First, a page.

The game is a treat for all the immediate senses. The visuals don't limit themselves by working within the restrictions of legacy hardware in the way of, for example, MegaMan 9, but instead offer natural progression. It's as if a fifth Sonic the Hedgehog game had been released on the Mega Drive, full of refinements and upgrades, but still clearly part of the same canon. In motion, Mania is an utter joy to behold, featuring some of the finest animation this side of SNK. The soundtrack isn't quite right in this regard - it far eclipses the capabilities of the Mega Drive's audio hardware - but stylistically it's totally true to the 'Blue Blur's quintessential quartet, and even more so the fabled Japanese version of Sonic CD's soundtrack.
Crucially, the game feels right. Sonic Mania may seem like an obvious game to make, and it is: we've been here before with Sonic 4. Yet Dimps' 2010 attempt to continue the series from the star post before the abyss, for all its good intentions, made a bigger hash of it than a Dutch dope dealer. Aside from being just the sort of tired repeat Sonic Mania isn't, the titular hero controlled more like an actual hedgehog than the smooth cerulean speedster we know and love. The literal missteps were unforgivable, and thankfully Whitehead and crew have avoided the same spike pits. Sonic moves with the same momentum as on the Mega Drive, never coming unstuck by a slope or bouncing with the unnatural weight of an Olympic hammer. It's such a simple, fundamental thing to get right, and it's almost farcical that it should be a point of praise, but burnt fingers demand oven mitts. No plates dropped this time, however.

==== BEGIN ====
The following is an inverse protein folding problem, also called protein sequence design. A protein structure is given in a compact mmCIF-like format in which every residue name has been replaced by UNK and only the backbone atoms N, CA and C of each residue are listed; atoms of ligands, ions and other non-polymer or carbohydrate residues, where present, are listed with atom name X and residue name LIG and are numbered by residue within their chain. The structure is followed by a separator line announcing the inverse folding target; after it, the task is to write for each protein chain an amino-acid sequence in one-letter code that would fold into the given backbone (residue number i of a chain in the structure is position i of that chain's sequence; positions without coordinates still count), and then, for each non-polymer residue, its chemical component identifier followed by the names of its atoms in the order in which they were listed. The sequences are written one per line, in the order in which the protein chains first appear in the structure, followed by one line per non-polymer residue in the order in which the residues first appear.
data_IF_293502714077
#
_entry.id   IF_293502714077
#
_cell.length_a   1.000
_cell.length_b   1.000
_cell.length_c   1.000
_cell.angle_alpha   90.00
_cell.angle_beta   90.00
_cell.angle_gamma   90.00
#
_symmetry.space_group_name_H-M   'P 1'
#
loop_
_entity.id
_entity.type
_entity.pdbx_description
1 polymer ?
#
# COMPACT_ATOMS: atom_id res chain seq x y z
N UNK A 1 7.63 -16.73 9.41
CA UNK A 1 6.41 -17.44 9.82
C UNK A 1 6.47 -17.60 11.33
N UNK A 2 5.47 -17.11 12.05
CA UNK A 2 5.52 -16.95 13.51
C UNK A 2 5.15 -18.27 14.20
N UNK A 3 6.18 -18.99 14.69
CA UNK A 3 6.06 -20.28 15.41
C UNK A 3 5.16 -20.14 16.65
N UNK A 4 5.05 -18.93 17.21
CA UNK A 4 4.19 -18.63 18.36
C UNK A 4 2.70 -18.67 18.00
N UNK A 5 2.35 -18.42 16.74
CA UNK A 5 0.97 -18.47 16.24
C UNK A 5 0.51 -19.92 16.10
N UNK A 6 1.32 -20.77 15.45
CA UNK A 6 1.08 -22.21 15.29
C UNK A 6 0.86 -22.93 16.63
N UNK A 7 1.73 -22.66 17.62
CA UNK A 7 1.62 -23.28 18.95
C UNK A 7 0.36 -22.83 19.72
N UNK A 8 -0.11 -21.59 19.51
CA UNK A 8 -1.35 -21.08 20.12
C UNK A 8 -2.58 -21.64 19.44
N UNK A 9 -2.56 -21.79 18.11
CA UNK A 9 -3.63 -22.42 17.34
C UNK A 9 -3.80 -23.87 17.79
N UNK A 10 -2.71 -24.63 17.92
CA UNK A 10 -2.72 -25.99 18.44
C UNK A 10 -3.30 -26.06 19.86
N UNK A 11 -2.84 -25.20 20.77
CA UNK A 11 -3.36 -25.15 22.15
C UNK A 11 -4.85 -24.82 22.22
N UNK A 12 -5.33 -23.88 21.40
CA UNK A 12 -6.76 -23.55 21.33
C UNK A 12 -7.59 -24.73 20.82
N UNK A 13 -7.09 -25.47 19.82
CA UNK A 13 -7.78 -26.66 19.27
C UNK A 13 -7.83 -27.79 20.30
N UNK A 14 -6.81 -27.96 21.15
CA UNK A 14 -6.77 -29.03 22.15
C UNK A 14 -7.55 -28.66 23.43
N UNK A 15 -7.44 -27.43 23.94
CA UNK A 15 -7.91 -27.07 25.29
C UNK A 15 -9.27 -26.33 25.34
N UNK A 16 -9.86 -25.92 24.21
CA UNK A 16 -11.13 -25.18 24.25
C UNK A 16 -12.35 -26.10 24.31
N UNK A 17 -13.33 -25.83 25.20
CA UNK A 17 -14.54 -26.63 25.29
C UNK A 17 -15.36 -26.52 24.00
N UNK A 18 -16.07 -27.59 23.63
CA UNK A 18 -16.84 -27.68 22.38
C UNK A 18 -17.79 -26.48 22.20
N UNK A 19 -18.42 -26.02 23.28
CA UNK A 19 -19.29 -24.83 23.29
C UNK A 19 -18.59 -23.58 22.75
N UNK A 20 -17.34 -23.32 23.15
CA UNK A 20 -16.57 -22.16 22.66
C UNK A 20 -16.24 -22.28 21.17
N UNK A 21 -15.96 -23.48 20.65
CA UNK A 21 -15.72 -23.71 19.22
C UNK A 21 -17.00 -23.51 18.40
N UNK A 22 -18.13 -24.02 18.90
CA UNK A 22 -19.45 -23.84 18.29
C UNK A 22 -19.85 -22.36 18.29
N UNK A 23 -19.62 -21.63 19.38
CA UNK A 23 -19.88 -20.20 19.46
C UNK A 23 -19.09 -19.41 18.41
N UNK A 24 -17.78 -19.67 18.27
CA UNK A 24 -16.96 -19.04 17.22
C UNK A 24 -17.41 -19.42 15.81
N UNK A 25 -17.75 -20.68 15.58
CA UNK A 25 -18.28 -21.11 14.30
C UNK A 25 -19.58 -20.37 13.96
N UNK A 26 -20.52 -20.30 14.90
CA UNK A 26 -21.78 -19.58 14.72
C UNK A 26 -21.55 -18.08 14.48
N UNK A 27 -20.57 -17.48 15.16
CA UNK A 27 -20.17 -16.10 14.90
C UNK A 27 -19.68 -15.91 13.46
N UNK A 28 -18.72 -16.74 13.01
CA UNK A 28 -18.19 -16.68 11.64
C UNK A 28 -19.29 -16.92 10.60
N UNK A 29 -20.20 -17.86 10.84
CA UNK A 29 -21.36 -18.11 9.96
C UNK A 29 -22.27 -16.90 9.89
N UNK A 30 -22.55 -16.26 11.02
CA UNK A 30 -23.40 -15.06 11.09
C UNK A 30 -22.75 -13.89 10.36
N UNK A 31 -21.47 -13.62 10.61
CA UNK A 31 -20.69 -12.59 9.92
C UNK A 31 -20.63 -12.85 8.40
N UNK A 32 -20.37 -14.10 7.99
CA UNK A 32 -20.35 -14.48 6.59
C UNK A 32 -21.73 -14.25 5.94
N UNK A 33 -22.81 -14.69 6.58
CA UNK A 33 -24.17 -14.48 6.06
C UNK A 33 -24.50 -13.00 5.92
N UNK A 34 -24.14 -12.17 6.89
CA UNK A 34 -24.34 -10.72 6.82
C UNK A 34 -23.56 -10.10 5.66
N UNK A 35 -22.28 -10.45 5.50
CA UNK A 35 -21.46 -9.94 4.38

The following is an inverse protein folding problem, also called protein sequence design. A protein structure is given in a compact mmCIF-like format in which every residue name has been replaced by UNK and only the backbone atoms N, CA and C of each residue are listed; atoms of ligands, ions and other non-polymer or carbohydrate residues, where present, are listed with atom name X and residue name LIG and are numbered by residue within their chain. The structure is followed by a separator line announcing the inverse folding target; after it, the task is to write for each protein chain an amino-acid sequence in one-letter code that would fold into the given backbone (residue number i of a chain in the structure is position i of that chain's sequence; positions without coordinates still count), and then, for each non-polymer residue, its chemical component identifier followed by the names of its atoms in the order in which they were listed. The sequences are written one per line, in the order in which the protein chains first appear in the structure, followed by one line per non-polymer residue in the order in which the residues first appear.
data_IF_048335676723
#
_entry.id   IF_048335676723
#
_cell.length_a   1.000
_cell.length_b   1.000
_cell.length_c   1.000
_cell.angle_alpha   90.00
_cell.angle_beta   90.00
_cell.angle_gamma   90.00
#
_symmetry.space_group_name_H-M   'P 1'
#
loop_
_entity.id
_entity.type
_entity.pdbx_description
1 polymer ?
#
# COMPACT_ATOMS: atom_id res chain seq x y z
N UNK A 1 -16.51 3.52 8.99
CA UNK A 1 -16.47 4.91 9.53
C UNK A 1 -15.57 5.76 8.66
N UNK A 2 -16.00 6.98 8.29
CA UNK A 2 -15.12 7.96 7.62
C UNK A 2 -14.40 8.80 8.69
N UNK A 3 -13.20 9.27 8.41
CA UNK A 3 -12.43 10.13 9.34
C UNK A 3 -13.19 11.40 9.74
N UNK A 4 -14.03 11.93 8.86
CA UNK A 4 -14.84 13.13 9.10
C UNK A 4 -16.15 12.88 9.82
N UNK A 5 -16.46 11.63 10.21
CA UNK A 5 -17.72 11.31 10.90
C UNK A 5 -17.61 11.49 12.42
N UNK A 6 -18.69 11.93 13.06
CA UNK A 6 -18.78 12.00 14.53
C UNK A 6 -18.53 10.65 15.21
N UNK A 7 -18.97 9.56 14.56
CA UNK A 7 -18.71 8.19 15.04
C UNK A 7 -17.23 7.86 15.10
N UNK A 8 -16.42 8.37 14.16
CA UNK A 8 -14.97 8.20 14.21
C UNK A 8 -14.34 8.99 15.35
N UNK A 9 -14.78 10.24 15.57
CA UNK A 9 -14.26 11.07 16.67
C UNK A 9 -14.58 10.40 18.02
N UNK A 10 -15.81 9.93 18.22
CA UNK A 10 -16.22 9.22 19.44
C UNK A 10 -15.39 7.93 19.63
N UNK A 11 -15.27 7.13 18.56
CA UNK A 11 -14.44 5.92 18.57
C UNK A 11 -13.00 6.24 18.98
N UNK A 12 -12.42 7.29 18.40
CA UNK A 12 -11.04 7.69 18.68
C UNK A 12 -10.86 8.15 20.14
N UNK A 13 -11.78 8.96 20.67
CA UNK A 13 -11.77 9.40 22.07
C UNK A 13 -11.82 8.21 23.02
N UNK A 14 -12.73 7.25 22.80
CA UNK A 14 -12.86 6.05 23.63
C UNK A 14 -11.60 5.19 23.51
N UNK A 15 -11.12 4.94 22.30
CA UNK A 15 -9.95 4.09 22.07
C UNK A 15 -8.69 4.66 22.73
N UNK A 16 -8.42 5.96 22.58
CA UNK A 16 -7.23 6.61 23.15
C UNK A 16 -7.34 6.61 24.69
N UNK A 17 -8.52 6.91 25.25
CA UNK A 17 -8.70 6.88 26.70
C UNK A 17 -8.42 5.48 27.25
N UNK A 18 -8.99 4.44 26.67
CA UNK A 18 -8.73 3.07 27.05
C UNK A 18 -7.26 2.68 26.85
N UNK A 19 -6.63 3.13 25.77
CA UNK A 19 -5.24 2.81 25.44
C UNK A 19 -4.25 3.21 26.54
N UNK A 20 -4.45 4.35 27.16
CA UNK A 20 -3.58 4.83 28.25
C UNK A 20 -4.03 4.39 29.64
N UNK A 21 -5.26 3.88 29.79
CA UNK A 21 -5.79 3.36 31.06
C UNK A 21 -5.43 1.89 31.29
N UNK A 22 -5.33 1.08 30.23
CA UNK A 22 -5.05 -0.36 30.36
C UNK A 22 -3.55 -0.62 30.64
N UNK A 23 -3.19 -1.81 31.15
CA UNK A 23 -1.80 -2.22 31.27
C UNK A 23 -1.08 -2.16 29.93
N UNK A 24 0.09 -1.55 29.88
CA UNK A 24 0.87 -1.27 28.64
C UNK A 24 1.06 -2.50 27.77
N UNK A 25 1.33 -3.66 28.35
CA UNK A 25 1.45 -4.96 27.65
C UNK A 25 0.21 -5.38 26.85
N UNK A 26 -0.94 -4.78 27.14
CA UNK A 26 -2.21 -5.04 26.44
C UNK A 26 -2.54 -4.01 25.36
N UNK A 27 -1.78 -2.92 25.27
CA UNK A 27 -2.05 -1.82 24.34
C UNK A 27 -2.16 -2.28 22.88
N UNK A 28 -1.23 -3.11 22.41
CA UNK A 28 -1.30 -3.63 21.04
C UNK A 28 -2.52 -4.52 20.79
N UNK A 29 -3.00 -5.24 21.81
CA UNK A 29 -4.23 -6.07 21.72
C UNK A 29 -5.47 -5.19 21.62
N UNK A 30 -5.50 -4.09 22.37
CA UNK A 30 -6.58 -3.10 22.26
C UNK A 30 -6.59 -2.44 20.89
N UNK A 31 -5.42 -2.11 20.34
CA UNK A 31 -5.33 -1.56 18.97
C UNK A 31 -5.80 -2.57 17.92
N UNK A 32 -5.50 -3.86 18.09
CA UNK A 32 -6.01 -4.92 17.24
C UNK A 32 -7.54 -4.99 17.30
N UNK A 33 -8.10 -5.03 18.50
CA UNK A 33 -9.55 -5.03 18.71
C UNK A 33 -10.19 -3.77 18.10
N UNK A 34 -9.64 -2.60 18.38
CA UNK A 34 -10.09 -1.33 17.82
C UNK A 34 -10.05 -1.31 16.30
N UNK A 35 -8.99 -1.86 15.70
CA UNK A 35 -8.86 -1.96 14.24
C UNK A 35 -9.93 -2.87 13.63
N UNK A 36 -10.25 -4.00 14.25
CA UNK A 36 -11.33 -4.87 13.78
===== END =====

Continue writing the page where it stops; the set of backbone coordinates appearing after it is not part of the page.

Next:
Nostalgia obviously reigns supreme throughout Sonic Mania, and many of the references, both outright and hidden, will have Sonic fans welling-up. Most zones incorporate elements from others in the series, intelligently masking them in fresh guises whilst pushing their use to their natural conclusion. Two of the game's most inventive boss fights even call back two of Sonic's more popular spin-offs, one of them so ridiculously ingenious yet so appropriate it's almost worth the price of admission alone.
That's not to say Mania is reliant on old ideas to make up for a lack of its own. The throwbacks exist to tickle the nostalgia nerve, but the game's unique concepts are just as thrilling. The four brand-new zones aren't overshadowed by the legacy of those they sit beside, and arguably stand out the most. In fashion typical of the series, they depend on classic themes - forest, desert, city - subtly subverted to make them oh-so Sonic. A romp through a TV studio is a particular highlight, a natural successor to the bright lights of Casino and Carnival Nights, one which isn't shy about stretching its concept to the very limit.